Christ the King students learn service of giving
By Josh O’Gorman
STAFF WRITER | January 31,2014
Albert J. Marro / Staff Photo
Turner Ramsey, left, watches over Peyton Rider who was busy working Thursday on a community service project at Christ the King School in Rutland as part of Catholic Schools Week.
It’s all about faith, knowledge and service. These are the three themes being explored during Catholic Schools Week at Mount St. Joseph Academy and Christ the King School, where students in preschool through eighth grade tied together these concepts during a community-service project Thursday.
“We always try to incorporate a service project into Catholic Schools Week,” said third-grade teacher Christine Cirelli. “As a school, we want to promote service, and that is always ongoing, but this week, it’s in the forefront.”
For their project, students used fleece to make blankets and scarves to be donated to the Rutland County Women’s Network & Shelter and two assisted-living facilities: the Loretto Home and the St. Joseph Kervick Residence, both in Rutland.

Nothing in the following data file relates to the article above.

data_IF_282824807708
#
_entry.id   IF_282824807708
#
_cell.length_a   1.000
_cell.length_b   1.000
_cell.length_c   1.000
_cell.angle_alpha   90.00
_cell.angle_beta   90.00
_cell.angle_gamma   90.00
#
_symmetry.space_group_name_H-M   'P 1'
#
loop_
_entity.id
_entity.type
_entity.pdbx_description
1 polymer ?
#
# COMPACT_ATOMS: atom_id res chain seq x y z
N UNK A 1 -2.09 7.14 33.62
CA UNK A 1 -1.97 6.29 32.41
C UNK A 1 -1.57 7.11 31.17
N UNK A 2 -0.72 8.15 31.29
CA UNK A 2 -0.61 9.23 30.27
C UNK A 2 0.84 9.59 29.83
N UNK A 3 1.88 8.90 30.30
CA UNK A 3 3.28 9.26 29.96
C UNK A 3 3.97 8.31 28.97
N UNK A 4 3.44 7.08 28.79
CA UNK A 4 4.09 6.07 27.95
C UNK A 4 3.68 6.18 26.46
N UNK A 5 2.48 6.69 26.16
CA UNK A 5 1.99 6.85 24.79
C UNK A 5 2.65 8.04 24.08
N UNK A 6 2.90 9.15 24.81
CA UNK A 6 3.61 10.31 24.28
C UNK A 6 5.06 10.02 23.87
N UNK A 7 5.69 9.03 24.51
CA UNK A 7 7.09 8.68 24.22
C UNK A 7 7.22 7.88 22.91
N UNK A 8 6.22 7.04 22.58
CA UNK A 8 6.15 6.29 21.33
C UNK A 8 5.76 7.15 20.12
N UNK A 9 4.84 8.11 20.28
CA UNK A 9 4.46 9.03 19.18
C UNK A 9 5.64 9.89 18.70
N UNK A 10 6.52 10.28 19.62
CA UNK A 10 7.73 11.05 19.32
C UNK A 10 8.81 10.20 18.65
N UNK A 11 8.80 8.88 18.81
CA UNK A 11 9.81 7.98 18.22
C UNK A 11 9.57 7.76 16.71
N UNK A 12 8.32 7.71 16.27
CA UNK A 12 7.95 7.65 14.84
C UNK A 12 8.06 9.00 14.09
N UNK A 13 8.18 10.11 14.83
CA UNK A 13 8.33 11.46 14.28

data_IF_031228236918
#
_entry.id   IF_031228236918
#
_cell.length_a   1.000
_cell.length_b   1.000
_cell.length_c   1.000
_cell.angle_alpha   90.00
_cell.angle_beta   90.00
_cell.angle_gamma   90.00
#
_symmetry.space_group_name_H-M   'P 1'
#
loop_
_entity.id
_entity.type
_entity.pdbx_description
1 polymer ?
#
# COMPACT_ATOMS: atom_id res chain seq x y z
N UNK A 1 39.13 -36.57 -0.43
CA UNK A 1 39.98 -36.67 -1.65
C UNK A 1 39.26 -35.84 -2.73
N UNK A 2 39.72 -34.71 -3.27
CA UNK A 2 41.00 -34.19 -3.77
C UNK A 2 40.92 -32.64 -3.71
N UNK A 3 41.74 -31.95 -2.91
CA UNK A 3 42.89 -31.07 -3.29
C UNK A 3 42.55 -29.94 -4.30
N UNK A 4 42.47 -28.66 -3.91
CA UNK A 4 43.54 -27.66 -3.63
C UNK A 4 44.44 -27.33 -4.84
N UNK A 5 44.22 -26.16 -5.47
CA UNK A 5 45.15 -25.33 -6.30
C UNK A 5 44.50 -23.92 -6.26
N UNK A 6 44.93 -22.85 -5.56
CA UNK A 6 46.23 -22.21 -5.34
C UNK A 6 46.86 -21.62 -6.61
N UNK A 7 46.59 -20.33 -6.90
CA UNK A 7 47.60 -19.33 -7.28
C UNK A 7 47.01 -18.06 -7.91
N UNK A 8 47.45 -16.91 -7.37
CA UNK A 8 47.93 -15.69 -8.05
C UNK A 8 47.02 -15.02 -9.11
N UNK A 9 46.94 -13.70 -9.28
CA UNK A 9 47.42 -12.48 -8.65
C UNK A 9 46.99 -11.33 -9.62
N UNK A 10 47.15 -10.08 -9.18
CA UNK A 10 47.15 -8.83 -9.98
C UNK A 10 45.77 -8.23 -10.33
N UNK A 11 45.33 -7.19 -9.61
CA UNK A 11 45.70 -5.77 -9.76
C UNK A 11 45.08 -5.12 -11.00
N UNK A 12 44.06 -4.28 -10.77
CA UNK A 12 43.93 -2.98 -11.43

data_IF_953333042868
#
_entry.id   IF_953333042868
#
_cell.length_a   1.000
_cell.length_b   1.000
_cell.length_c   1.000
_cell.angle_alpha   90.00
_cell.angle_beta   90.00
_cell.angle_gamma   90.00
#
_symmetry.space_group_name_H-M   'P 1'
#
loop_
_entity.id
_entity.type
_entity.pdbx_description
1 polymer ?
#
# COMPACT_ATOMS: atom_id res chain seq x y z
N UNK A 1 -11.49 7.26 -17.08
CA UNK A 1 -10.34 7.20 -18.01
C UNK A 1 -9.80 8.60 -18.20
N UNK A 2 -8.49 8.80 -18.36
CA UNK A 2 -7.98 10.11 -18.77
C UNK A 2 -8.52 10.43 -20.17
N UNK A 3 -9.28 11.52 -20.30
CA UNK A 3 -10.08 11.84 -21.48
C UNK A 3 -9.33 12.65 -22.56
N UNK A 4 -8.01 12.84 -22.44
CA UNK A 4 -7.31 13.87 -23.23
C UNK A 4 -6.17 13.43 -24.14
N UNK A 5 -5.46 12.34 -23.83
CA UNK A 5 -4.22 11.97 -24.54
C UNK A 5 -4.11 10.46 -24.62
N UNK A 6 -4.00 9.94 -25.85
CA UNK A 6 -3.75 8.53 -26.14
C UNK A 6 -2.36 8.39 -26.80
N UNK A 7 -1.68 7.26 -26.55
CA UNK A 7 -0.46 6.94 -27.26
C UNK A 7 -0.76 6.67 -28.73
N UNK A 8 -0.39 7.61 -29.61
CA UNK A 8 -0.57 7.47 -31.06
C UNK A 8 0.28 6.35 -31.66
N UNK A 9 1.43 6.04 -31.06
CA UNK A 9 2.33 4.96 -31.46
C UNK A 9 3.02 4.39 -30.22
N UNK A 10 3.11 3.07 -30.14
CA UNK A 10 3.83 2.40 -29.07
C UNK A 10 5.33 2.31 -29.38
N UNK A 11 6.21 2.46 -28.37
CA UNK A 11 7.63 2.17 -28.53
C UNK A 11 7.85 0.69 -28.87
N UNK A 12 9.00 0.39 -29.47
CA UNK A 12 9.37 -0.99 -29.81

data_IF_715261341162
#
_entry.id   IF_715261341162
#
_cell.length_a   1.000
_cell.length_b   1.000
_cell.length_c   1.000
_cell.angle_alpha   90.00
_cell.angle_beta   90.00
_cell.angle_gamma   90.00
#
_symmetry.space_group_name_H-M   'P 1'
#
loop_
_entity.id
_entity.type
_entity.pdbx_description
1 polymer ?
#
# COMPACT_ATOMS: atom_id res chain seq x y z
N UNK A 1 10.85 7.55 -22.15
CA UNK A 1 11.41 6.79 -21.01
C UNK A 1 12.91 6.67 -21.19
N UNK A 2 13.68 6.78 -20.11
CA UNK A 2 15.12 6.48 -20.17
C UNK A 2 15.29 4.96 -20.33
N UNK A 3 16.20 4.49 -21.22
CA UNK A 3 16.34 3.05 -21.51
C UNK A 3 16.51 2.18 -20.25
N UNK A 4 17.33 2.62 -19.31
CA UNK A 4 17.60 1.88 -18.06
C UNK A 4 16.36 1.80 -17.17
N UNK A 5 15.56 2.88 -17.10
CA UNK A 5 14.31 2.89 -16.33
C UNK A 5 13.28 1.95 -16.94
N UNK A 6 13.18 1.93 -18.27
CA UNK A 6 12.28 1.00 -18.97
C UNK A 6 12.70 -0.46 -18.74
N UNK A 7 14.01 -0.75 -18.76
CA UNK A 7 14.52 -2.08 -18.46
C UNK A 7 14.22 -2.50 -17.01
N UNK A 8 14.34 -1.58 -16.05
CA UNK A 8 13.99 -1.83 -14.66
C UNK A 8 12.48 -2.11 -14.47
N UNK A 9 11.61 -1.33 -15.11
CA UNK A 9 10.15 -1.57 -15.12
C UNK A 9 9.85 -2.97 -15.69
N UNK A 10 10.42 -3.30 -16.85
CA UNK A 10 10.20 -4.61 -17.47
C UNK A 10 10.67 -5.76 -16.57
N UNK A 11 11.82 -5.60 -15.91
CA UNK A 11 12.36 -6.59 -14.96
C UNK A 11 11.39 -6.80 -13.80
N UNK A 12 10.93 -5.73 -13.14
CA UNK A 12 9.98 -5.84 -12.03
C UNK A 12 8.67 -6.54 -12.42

The students raised the money themselves at a pair of fundraisers during which the students paid $1 each to be able to wear jeans to school. With that money, they were able to buy enough material to make approximately 25 blankets and 50 scarves.
“It’s a good, refreshing service project, instead of just sending the kids into their mothers’ cupboards for a canned food drive,” said Principal Mary Guggenberger. She said the gifts will be appreciated by the assisted-living residents.
“It’s always good for the elderly to get communications from young people,” Guggenberger said. “We want to help not just the hungry and the homeless, but the lonely.”
Service projects such as these are nothing new for Christ the King students, who, even at a young age, understand what they’re doing and why they’re doing it.
“We’re helping people who need help,” said third-grader Emma Hoover, 9, as she took a break from tying together edges of fleece to make a blanket.
The project also brought together some of the school’s oldest and youngest students. While some students worked on blankets and scarves, seventh-graders were guiding the 4- and 5-year-old students as they made cards to accompany the gifts, reminding the receiver “We’re thinking of you” and “You are in our thoughts and prayers.”
“It brings back a lot of memories for them,” said Deborah Serafino, who teaches grades six through eight. “A lot of the seventh graders were here doing this when they were 4 or 5 years old.”
One of those seventh graders was 12-year-old Angelina Tommola.
“It’s important for us when we do this to be good role models, because (the younger students) look up to us,” Tommola said.